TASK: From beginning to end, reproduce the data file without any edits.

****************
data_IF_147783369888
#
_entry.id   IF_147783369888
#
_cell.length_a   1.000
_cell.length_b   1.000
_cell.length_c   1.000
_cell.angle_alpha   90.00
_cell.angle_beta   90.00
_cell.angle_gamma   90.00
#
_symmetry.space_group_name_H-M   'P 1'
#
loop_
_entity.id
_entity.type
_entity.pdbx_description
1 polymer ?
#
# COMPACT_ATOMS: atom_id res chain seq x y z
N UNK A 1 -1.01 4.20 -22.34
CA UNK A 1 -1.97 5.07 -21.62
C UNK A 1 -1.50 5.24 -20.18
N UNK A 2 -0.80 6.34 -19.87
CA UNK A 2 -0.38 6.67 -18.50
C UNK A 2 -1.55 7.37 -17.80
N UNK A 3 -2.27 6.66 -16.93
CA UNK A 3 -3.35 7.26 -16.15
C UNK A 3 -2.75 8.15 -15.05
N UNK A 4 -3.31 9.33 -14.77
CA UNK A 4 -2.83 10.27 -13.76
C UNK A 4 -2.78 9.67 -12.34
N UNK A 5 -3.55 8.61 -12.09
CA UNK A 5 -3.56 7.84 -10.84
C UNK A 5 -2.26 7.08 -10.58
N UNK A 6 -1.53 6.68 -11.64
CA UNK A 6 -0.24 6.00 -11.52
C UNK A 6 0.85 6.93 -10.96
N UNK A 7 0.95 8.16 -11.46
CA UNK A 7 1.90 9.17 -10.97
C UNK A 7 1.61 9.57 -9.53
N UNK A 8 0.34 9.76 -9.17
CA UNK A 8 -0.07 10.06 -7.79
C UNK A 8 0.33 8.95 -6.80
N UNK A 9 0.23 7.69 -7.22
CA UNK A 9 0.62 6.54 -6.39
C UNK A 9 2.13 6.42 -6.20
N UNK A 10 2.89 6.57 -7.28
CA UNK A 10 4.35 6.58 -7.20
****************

data_IF_147783369888
#
_entry.id   IF_147783369888
#
_cell.length_a   1.000
_cell.length_b   1.000
_cell.length_c   1.000
_cell.angle_alpha   90.00
_cell.angle_beta   90.00
_cell.angle_gamma   90.00
#
_symmetry.space_group_name_H-M   'P 1'
#
loop_
_entity.id
_entity.type
_entity.pdbx_description
1 polymer ?
#
# COMPACT_ATOMS: atom_id res chain seq x y z
N UNK A 1 -1.01 4.20 -22.34
CA UNK A 1 -1.97 5.07 -21.62
C UNK A 1 -1.50 5.24 -20.18
N UNK A 2 -0.80 6.34 -19.87
CA UNK A 2 -0.38 6.67 -18.50
C UNK A 2 -1.55 7.37 -17.80
N UNK A 3 -2.27 6.66 -16.93
CA UNK A 3 -3.35 7.26 -16.15
C UNK A 3 -2.75 8.15 -15.05
N UNK A 4 -3.31 9.33 -14.77
CA UNK A 4 -2.83 10.27 -13.76
C UNK A 4 -2.78 9.67 -12.34
N UNK A 5 -3.55 8.61 -12.09
CA UNK A 5 -3.56 7.84 -10.84
C UNK A 5 -2.26 7.08 -10.58
N UNK A 6 -1.53 6.68 -11.64
CA UNK A 6 -0.24 6.00 -11.52
C UNK A 6 0.85 6.93 -10.96
N UNK A 7 0.95 8.16 -11.46
CA UNK A 7 1.90 9.17 -10.97
C UNK A 7 1.61 9.57 -9.53
N UNK A 8 0.34 9.76 -9.17
CA UNK A 8 -0.07 10.06 -7.79
C UNK A 8 0.33 8.95 -6.80
N UNK A 9 0.23 7.69 -7.22
CA UNK A 9 0.62 6.54 -6.39
C UNK A 9 2.13 6.42 -6.20
N UNK A 10 2.89 6.57 -7.28
CA UNK A 10 4.35 6.58 -7.20